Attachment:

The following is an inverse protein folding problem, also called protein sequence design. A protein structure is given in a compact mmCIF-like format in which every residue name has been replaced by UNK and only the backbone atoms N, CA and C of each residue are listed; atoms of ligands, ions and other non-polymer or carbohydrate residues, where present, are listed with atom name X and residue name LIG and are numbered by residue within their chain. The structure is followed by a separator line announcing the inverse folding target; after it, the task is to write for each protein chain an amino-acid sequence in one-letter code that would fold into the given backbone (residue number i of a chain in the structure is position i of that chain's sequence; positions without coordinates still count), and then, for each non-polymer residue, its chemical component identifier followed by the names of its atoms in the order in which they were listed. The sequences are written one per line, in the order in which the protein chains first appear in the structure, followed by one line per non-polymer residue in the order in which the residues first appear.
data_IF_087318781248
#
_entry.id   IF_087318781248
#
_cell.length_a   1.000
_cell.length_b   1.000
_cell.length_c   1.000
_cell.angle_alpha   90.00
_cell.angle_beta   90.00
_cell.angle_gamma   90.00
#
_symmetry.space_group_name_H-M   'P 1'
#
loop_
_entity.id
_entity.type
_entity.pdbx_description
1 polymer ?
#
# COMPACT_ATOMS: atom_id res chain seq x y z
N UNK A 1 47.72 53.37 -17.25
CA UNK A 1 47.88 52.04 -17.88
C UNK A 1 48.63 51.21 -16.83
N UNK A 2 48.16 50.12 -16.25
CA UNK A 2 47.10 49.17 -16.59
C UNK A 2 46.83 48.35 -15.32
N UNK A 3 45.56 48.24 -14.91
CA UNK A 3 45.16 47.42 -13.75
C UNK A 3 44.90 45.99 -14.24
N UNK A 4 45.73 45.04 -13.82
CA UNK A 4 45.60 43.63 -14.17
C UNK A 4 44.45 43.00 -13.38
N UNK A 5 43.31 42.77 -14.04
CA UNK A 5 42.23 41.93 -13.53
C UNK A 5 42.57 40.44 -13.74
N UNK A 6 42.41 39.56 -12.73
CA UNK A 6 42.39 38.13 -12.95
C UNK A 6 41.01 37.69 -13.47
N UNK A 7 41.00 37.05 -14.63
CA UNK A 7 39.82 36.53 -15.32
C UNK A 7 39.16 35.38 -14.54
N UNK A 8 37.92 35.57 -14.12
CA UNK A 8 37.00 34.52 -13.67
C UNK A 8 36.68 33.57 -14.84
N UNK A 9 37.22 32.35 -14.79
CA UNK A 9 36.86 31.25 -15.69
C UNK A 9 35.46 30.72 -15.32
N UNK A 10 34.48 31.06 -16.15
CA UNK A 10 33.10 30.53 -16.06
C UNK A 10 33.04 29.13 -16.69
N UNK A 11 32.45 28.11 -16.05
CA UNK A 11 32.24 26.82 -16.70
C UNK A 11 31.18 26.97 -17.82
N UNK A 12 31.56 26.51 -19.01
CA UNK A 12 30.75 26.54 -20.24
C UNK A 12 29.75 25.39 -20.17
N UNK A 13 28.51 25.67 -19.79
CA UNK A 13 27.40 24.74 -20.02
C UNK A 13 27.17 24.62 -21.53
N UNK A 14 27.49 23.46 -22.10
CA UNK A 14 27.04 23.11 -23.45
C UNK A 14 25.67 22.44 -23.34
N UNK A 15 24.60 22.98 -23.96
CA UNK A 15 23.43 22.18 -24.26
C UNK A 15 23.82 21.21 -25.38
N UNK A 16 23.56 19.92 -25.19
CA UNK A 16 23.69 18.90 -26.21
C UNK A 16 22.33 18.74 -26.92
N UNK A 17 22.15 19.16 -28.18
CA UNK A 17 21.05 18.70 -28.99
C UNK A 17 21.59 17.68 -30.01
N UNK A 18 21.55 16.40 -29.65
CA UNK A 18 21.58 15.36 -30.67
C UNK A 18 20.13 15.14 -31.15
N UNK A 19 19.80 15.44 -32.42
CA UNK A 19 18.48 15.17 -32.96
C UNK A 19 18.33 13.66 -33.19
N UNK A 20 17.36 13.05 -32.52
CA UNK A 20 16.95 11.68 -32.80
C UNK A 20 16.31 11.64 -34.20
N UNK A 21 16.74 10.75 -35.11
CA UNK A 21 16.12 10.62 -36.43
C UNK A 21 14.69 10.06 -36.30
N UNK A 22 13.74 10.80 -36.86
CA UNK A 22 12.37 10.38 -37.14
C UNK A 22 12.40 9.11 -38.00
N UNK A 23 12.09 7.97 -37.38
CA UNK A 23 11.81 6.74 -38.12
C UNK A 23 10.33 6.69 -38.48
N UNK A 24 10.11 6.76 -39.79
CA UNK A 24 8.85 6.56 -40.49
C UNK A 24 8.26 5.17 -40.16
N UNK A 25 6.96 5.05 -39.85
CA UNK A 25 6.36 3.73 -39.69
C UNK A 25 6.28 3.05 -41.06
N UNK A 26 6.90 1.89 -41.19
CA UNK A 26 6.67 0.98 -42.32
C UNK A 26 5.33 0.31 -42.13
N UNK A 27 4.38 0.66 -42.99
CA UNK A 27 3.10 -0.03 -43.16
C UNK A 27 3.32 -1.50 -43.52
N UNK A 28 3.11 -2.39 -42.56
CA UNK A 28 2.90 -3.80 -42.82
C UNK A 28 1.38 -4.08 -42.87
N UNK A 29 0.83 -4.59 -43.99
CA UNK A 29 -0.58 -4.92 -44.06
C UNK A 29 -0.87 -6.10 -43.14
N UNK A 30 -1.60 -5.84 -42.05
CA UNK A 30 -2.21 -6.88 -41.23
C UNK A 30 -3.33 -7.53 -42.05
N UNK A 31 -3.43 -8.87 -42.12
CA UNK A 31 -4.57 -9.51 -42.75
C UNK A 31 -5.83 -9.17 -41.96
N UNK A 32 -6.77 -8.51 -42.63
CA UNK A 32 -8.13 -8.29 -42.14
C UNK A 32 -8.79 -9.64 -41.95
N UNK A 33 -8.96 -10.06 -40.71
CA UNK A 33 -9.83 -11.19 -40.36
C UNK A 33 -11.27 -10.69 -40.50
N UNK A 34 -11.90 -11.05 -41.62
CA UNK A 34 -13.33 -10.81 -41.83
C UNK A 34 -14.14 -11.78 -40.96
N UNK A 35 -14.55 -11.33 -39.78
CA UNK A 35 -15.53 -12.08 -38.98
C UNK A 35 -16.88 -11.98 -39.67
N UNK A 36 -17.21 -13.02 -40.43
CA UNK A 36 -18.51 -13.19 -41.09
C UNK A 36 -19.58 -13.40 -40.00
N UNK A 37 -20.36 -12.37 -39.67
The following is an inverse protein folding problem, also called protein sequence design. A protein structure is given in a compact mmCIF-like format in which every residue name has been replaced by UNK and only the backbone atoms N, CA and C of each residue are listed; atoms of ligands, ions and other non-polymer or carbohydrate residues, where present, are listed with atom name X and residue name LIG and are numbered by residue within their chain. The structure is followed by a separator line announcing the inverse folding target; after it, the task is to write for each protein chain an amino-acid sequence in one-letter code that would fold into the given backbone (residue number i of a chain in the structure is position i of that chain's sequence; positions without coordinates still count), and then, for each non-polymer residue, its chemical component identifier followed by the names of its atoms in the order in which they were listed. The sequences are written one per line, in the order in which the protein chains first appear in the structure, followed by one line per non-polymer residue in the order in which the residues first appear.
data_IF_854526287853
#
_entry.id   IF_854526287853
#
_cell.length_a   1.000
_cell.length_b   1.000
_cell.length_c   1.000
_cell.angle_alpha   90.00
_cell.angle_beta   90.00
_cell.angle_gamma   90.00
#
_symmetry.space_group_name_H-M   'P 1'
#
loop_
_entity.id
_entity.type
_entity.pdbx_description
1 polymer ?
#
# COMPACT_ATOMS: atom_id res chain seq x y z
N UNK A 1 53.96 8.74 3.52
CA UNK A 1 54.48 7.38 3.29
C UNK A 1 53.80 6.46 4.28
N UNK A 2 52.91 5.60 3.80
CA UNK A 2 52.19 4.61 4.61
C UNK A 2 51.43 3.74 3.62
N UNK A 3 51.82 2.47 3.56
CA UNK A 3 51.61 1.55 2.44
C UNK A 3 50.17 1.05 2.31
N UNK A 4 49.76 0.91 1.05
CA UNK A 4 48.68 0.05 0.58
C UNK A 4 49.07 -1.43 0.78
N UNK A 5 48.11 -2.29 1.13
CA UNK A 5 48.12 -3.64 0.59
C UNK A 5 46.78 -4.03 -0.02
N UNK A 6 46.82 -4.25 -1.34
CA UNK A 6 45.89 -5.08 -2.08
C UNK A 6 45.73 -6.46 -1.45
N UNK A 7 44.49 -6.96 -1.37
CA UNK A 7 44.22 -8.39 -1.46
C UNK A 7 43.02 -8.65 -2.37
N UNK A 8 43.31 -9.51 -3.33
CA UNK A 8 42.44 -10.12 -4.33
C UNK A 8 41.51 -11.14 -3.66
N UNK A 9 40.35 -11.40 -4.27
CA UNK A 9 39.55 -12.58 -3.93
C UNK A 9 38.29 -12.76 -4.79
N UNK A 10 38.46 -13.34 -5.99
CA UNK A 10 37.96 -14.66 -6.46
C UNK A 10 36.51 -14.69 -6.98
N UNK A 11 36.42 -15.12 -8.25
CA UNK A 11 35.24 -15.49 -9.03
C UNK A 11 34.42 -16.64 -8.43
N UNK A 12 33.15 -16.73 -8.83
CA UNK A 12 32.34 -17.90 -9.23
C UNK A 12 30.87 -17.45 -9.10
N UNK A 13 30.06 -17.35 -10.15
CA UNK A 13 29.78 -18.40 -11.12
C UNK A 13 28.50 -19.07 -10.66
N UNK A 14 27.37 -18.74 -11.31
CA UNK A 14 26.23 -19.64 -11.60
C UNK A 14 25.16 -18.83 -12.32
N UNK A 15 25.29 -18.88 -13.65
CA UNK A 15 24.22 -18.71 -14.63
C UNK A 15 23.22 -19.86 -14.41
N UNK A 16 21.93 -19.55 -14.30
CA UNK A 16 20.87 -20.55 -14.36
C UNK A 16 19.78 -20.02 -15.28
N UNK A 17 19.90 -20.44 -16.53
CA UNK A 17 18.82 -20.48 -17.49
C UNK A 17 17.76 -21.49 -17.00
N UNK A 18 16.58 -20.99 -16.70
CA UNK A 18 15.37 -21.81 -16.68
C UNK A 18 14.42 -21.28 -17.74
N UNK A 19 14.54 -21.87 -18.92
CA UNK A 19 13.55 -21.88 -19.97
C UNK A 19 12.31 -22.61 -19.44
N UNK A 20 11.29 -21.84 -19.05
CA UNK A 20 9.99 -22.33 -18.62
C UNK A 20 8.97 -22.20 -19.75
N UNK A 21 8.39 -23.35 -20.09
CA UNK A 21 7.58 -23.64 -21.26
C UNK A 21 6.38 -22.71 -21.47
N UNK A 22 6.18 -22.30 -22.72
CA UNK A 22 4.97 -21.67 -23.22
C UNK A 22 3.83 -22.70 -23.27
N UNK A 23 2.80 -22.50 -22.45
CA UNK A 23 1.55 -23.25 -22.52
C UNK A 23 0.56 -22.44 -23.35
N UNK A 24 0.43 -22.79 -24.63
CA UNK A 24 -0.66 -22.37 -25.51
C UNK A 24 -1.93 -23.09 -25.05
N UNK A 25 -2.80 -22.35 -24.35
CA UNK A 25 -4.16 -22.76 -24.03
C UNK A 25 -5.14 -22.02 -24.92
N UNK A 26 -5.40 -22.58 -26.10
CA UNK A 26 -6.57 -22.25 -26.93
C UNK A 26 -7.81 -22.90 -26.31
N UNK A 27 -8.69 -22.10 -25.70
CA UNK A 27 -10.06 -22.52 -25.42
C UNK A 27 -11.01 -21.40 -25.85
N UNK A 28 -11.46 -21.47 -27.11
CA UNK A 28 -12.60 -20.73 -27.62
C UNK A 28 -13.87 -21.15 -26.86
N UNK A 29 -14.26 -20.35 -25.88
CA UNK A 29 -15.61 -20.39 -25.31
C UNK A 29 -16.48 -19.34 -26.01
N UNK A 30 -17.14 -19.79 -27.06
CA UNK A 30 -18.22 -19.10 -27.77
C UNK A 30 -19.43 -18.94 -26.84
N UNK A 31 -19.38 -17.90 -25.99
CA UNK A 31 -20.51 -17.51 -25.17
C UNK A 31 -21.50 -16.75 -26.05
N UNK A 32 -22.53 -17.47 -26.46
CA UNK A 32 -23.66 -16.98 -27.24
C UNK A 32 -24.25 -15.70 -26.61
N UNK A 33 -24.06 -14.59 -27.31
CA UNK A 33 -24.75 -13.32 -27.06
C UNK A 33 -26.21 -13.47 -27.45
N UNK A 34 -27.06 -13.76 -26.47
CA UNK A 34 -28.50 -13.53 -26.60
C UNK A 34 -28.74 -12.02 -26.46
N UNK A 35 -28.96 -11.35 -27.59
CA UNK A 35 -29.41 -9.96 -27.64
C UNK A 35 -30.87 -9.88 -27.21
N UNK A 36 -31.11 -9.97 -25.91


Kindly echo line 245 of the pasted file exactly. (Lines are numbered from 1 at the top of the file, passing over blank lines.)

N UNK A 32 -22.53 -17.47 -26.46